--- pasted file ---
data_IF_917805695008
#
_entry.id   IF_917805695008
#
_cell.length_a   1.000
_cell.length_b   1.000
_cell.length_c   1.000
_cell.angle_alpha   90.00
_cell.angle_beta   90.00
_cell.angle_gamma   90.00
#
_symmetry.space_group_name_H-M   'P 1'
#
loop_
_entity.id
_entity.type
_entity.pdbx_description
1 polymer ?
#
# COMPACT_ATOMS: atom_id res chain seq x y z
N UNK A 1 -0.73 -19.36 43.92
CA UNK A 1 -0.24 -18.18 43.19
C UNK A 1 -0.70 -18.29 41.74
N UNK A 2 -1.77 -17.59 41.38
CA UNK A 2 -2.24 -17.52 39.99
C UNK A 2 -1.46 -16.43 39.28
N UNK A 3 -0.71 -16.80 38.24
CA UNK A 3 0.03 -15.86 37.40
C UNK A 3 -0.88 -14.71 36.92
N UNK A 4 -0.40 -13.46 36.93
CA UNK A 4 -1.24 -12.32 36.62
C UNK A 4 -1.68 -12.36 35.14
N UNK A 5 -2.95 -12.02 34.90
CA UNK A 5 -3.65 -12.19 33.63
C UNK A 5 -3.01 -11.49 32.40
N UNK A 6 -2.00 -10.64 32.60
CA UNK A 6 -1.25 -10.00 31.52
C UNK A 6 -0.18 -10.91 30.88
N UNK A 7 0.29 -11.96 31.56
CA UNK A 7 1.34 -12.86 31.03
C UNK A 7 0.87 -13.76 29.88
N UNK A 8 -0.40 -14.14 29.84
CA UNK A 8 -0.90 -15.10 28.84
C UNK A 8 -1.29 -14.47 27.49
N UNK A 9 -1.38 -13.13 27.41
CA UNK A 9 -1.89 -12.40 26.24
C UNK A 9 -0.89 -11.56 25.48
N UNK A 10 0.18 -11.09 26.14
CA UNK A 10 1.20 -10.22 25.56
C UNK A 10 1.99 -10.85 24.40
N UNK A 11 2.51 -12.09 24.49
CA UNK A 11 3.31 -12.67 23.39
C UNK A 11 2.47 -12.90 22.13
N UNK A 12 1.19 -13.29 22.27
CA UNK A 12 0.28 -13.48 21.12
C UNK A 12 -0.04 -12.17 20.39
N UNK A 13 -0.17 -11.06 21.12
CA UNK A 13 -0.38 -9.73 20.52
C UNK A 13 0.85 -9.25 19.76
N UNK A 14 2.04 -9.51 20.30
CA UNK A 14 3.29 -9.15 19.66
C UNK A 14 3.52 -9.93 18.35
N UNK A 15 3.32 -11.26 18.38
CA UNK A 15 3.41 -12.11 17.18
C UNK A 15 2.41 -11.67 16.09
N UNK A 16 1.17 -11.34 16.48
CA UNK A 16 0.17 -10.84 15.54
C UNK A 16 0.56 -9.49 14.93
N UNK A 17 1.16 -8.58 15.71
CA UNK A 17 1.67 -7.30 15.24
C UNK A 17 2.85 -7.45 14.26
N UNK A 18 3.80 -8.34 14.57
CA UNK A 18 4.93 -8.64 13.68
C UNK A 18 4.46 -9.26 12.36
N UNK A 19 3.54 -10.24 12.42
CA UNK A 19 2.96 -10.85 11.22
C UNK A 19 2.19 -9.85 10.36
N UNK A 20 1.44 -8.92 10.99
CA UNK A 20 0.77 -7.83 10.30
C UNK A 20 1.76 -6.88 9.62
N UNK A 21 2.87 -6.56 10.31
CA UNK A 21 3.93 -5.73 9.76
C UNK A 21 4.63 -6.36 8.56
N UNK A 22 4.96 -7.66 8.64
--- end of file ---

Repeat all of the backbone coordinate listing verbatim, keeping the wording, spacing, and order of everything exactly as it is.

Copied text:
data_IF_917805695008
#
_entry.id   IF_917805695008
#
_cell.length_a   1.000
_cell.length_b   1.000
_cell.length_c   1.000
_cell.angle_alpha   90.00
_cell.angle_beta   90.00
_cell.angle_gamma   90.00
#
_symmetry.space_group_name_H-M   'P 1'
#
loop_
_entity.id
_entity.type
_entity.pdbx_description
1 polymer ?
#
# COMPACT_ATOMS: atom_id res chain seq x y z
N UNK A 1 -0.73 -19.36 43.92
CA UNK A 1 -0.24 -18.18 43.19
C UNK A 1 -0.70 -18.29 41.74
N UNK A 2 -1.77 -17.59 41.38
CA UNK A 2 -2.24 -17.52 39.99
C UNK A 2 -1.46 -16.43 39.28
N UNK A 3 -0.71 -16.80 38.24
CA UNK A 3 0.03 -15.86 37.40
C UNK A 3 -0.88 -14.71 36.92
N UNK A 4 -0.40 -13.46 36.93
CA UNK A 4 -1.24 -12.32 36.62
C UNK A 4 -1.68 -12.36 35.14
N UNK A 5 -2.95 -12.02 34.90
CA UNK A 5 -3.65 -12.19 33.63
C UNK A 5 -3.01 -11.49 32.40
N UNK A 6 -2.00 -10.64 32.60
CA UNK A 6 -1.25 -10.00 31.52
C UNK A 6 -0.18 -10.91 30.88
N UNK A 7 0.29 -11.96 31.56
CA UNK A 7 1.34 -12.86 31.03
C UNK A 7 0.87 -13.76 29.88
N UNK A 8 -0.40 -14.14 29.84
CA UNK A 8 -0.90 -15.10 28.84
C UNK A 8 -1.29 -14.47 27.49
N UNK A 9 -1.38 -13.13 27.41
CA UNK A 9 -1.89 -12.40 26.24
C UNK A 9 -0.89 -11.56 25.48
N UNK A 10 0.18 -11.09 26.14
CA UNK A 10 1.20 -10.22 25.56
C UNK A 10 1.99 -10.85 24.40
N UNK A 11 2.51 -12.09 24.49
CA UNK A 11 3.31 -12.67 23.39
C UNK A 11 2.47 -12.90 22.13
N UNK A 12 1.19 -13.29 22.27
CA UNK A 12 0.28 -13.48 21.12
C UNK A 12 -0.04 -12.17 20.39
N UNK A 13 -0.17 -11.06 21.12
CA UNK A 13 -0.38 -9.73 20.52
C UNK A 13 0.85 -9.25 19.76
N UNK A 14 2.04 -9.51 20.30
CA UNK A 14 3.29 -9.15 19.66
C UNK A 14 3.52 -9.93 18.35
N UNK A 15 3.32 -11.26 18.38
CA UNK A 15 3.41 -12.11 17.18
C UNK A 15 2.41 -11.67 16.09
N UNK A 16 1.17 -11.34 16.48
CA UNK A 16 0.17 -10.84 15.54
C UNK A 16 0.56 -9.49 14.93
N UNK A 17 1.16 -8.58 15.71
CA UNK A 17 1.67 -7.30 15.24
C UNK A 17 2.85 -7.45 14.26
N UNK A 18 3.80 -8.34 14.57
CA UNK A 18 4.93 -8.64 13.68
C UNK A 18 4.46 -9.26 12.36
N UNK A 19 3.54 -10.24 12.42
CA UNK A 19 2.96 -10.85 11.22
C UNK A 19 2.19 -9.85 10.36
N UNK A 20 1.44 -8.92 10.99
CA UNK A 20 0.77 -7.83 10.30
C UNK A 20 1.76 -6.88 9.62
N UNK A 21 2.87 -6.56 10.31
CA UNK A 21 3.93 -5.73 9.76
C UNK A 21 4.63 -6.36 8.56
N UNK A 22 4.96 -7.66 8.64